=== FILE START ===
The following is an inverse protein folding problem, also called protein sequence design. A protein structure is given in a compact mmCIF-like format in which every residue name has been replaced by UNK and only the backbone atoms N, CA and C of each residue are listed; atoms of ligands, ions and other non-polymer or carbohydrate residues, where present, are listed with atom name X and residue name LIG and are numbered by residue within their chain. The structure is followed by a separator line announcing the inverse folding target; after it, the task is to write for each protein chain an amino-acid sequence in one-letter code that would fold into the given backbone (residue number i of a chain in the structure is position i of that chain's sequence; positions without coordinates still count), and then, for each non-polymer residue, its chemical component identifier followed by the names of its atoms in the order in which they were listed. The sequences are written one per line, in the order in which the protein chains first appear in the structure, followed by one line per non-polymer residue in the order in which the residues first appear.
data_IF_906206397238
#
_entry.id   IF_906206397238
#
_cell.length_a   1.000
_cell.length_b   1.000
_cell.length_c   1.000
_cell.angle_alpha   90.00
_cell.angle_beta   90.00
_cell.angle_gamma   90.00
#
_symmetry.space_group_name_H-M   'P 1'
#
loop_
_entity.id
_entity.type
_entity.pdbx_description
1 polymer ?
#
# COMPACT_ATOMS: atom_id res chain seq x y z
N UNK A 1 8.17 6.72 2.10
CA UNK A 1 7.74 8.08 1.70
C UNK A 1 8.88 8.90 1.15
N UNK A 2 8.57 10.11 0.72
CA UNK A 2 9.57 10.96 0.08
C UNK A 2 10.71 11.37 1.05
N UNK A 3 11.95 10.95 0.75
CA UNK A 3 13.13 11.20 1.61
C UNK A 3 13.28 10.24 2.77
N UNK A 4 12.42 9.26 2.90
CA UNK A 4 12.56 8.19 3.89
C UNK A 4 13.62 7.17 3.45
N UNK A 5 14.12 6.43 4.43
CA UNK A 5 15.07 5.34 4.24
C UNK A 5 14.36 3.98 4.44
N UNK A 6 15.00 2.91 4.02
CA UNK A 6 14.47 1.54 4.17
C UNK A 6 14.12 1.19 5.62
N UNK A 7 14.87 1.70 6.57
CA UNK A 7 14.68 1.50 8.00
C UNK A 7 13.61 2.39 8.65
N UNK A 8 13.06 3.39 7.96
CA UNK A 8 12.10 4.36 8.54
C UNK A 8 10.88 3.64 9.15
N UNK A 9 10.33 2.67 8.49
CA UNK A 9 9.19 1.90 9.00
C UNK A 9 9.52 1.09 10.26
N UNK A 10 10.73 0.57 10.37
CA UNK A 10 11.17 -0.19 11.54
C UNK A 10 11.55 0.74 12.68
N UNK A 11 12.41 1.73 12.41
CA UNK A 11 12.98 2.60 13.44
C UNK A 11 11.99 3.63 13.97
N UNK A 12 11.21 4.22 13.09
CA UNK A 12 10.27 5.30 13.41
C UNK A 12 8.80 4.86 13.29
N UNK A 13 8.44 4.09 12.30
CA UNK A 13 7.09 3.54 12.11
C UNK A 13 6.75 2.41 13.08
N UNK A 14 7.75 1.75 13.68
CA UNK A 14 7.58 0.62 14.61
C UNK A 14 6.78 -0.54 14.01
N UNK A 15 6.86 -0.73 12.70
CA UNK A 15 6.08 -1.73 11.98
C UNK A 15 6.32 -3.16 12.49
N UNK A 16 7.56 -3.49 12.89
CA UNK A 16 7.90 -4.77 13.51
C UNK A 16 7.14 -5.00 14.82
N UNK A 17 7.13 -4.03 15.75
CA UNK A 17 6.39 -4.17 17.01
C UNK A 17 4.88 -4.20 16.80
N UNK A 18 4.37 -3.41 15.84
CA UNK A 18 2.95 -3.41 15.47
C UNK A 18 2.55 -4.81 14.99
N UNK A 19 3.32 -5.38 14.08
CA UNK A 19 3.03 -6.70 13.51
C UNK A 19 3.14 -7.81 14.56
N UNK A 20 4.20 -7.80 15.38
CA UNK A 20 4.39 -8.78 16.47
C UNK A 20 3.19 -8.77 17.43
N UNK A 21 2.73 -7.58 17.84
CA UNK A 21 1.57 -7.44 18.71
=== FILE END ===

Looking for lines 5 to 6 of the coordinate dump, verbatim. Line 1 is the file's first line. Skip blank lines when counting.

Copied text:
#
_cell.length_a   1.000